Culinary Arts Faculty
Students in Boston University’s culinary arts program learn from the finest working chefs and food experts in the industry, including:
Chris Douglass began his career in cooking under Odette Bery at Another Season on Beacon Hill. After learning the trade, he opened Icarus in Boston’s South End. Icarus was a Boston institution for over thirty years, before closing in 2009. Douglass now owns and operates two successful restaurants in Dorchester: The Ashmont Grill and Tavolo. He is extremely dedicated to responsible, sustainable practices, and is a member of the Chefs Collaborative. He also serves on the boards of the Boston Public Market Association and Saint Mark’s Area Main Streets.
Michael Leviton’s career pathway as a chef has been forged by a belief in sustainable change. After seventeen years at Lumière, eight James Beard Foundation Award nominations and honors from Food and Wine, Bon Appétit, Gourmet, and Saveur, he has stepped away from the day to day of the kitchen. As a founder of Region Foodworks and through his work with Marlo Marketing, Michael is now expanding his reach by focusing his time and talent on projects and partnerships that demonstrate the promise of broadening food systems sustainability. He is long-time member, and former Board Chair of the Chefs Collaborative, as well as a member of the Chefs Action Network, an Impact Program of the James Beard Foundation. Having attended two Chefs Boot Camps for Policy and Change, Michael continues to build on his advocacy for a sustainable future. A longtime advocate for sustainable seafood and fisheries, Leviton is also on the Monterey Bay Aquarium’s Seafood Watch Blue Ribbon Task Force.
Chef Barry Maiden, Culinary Director, Future Chefs: Chef Barry Maiden began work in professional kitchens at a young age in and around his home town of Abingdon, Virginia. Early in his career, Chef Maiden worked alongside Emile Labrousse, renowned French chef and teacher, in Nashville, Tennessee. Chef Maiden then went to the New England Culinary Institute in Montpelier, Vermont and as an NECI extern, he was hired at L’Espalier in Boston working under Chef Frank McClelland. He then took the sous chef position at its sister restaurant, Sel de la Terre on the Boston waterfront.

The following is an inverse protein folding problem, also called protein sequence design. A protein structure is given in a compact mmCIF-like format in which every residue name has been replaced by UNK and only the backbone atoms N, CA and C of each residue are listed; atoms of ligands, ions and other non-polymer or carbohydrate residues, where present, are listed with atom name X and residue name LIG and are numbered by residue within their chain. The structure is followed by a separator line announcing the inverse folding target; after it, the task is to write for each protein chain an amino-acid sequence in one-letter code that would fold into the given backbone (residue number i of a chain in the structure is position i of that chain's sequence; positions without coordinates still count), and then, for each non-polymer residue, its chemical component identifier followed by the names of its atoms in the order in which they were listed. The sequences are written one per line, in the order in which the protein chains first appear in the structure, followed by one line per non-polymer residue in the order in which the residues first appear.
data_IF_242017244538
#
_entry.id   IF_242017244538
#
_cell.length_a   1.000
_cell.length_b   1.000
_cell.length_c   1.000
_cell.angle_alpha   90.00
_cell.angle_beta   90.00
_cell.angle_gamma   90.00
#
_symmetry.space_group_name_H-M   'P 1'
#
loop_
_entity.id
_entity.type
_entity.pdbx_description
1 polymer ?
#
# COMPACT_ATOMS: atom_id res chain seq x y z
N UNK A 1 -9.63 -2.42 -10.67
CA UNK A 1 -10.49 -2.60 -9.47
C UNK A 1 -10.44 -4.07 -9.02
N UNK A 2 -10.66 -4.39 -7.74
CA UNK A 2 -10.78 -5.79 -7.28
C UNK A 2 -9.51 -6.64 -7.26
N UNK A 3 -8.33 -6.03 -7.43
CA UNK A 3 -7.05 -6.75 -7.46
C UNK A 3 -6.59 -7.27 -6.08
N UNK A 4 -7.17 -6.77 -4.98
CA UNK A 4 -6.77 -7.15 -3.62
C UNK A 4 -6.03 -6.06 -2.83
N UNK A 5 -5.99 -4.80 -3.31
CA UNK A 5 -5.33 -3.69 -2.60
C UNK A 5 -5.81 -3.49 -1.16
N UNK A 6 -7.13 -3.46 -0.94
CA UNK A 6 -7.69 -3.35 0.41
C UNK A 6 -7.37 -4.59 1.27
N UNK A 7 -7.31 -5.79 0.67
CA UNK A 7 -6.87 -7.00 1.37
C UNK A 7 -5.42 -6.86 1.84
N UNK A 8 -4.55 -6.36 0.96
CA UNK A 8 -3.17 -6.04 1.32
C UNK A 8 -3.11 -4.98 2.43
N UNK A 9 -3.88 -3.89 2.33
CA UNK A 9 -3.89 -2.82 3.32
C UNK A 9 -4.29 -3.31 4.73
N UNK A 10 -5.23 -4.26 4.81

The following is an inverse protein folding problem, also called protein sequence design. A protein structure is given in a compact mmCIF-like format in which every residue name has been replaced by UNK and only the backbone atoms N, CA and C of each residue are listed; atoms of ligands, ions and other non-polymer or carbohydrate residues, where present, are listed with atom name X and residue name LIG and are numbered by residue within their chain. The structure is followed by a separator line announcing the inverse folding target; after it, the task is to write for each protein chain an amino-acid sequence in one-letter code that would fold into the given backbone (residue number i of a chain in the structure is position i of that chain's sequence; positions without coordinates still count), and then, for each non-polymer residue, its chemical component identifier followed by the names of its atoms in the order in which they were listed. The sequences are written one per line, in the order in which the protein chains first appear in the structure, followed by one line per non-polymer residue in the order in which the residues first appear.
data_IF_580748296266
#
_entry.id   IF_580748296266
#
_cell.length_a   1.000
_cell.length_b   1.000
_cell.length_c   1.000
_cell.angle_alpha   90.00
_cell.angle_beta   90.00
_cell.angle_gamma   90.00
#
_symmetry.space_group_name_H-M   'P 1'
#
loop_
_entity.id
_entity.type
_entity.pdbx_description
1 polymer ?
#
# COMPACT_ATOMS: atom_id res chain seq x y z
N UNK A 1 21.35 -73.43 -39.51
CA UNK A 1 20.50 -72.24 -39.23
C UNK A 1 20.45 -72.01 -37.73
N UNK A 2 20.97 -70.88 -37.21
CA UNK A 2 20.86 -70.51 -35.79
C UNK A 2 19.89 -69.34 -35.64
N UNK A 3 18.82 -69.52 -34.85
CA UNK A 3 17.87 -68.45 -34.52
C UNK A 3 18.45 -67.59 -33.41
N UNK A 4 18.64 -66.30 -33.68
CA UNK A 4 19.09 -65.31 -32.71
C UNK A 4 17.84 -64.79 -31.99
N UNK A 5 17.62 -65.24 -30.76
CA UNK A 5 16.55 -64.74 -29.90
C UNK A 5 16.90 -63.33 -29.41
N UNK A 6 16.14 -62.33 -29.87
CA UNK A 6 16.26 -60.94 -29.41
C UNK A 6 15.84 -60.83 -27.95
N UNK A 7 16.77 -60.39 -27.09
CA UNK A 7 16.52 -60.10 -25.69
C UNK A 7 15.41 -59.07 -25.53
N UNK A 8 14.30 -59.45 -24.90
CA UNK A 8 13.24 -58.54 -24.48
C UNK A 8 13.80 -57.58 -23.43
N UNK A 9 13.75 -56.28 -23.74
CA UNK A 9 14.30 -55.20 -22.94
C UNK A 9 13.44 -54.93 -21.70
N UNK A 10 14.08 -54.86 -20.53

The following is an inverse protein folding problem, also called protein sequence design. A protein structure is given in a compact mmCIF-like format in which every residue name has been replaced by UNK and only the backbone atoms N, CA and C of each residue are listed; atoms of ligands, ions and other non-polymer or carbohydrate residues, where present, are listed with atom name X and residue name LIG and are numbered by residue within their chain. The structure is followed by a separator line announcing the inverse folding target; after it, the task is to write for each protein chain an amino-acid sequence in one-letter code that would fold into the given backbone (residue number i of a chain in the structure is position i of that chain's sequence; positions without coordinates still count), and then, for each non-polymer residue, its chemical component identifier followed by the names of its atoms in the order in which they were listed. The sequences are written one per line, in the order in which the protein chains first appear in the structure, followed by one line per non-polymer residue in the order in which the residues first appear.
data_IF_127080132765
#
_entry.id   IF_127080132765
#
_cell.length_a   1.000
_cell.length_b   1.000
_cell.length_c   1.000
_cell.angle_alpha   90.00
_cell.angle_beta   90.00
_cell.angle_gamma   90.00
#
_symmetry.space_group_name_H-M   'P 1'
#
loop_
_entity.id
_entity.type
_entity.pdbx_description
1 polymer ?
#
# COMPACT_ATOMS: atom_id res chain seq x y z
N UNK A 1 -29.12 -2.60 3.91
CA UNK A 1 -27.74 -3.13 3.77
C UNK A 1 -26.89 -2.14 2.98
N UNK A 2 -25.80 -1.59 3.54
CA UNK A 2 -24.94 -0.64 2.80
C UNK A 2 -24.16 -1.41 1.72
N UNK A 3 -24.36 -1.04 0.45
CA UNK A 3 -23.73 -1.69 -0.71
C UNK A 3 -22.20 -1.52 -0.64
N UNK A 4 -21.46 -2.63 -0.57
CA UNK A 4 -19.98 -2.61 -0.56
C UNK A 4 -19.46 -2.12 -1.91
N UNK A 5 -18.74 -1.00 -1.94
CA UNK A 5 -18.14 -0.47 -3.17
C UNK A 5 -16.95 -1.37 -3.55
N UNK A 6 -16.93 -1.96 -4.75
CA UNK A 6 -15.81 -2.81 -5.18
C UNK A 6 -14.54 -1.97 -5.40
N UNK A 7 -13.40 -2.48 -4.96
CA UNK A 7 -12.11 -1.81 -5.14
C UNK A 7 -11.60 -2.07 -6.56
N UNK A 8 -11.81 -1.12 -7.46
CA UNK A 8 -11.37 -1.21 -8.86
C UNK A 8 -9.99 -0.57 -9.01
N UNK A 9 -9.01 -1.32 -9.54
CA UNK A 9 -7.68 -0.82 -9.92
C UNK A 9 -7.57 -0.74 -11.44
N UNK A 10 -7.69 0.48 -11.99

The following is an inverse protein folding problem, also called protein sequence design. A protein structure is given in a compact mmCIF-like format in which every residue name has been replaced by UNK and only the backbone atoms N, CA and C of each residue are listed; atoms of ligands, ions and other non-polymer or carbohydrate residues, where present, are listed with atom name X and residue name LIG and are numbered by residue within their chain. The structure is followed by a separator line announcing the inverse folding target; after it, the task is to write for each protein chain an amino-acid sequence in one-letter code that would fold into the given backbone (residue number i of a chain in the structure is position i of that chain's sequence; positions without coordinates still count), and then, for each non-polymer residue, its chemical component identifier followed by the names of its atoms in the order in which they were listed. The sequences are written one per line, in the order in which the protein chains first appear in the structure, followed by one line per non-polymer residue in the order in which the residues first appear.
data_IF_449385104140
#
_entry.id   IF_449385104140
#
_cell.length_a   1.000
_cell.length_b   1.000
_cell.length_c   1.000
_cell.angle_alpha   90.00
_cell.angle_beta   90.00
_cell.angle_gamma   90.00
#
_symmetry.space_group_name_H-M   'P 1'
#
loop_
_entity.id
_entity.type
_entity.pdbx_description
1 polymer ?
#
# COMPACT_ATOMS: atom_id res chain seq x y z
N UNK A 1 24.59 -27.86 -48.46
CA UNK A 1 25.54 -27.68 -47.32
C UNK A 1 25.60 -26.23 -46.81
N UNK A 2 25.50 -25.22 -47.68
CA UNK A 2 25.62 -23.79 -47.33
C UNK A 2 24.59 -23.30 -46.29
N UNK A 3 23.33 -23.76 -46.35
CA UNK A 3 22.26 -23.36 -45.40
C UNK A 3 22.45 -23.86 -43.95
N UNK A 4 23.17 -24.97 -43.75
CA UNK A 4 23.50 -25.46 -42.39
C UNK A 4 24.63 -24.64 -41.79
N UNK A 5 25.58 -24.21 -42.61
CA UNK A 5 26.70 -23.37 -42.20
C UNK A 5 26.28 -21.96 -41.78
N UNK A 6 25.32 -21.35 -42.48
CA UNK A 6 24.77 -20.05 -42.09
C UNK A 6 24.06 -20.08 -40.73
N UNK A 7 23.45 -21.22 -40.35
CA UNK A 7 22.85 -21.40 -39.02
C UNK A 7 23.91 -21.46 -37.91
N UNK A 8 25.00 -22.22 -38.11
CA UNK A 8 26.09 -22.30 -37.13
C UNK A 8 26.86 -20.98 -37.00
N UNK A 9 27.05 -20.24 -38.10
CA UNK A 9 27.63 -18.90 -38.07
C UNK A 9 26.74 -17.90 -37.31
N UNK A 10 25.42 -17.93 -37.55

Chef Maiden’s innate need to learn and grow along with his commitment to sustainable food practices drew him to work with Chef-Owner Michael Leviton at Lumière, as Chef de Cuisine. Maiden’s five-year stint at Lumière was the final step before opening his own kitchen in 2008, Hungry Mother in Cambridge, MA. He was quickly named one of Food and Wine Magazine’s “Best New Chefs” in 2009 and in 2015 he was awarded the prestigious James Beard Award of “Best Chef Northeast.” In the summer of 2015 Hungry Mother closed its doors to allow Maiden to explore new opportunities.
Chef Maiden continues to bring his unique Southern approach to cooking in the Boston area. In his current role at Future Chefs, Chef Barry Maiden is responsible for overall kitchen management and provides culinary direction for youth development programming and community events.
Kevin attended Johnson and Wales Culinary Institute in 2004, before accepting an internship at Ristorante Zeppelin in Orvieto, Italy. After completing his internship, he returned to his home state of Rhode Island to cook at Newport’s first Relais & Chateaux Property, Castle Hill Inn. Kevin felt the pull of Italian culture and cuisine and decided to return to Ristorante Zeppelin in Italy where he worked as a Sous Chef for 2 years. From Italy, he moved on to work at New York City’s Michelin-starred Del Posto where he continued his focus on Italian cuisine. After refining his skills at Del Posto under Chef Mark Ladner, Kevin moved back to Europe to open the internationally acclaimed Restaurant L’Office as Executive Chef in Paris, France. In 2012, Kevin arrived in Boston and took an opportunity with owners Michael Moxley and Jim Cochener at The Salty Pig as Executive Chef. Kevin is proud of the accomplishments of The Salty Pig and is excited to see his dream of opening SRV with long time cooking partner, Michael Lombardi, come true. Kevin serves as Co-Executive Chef/Partner of SRV restaurant.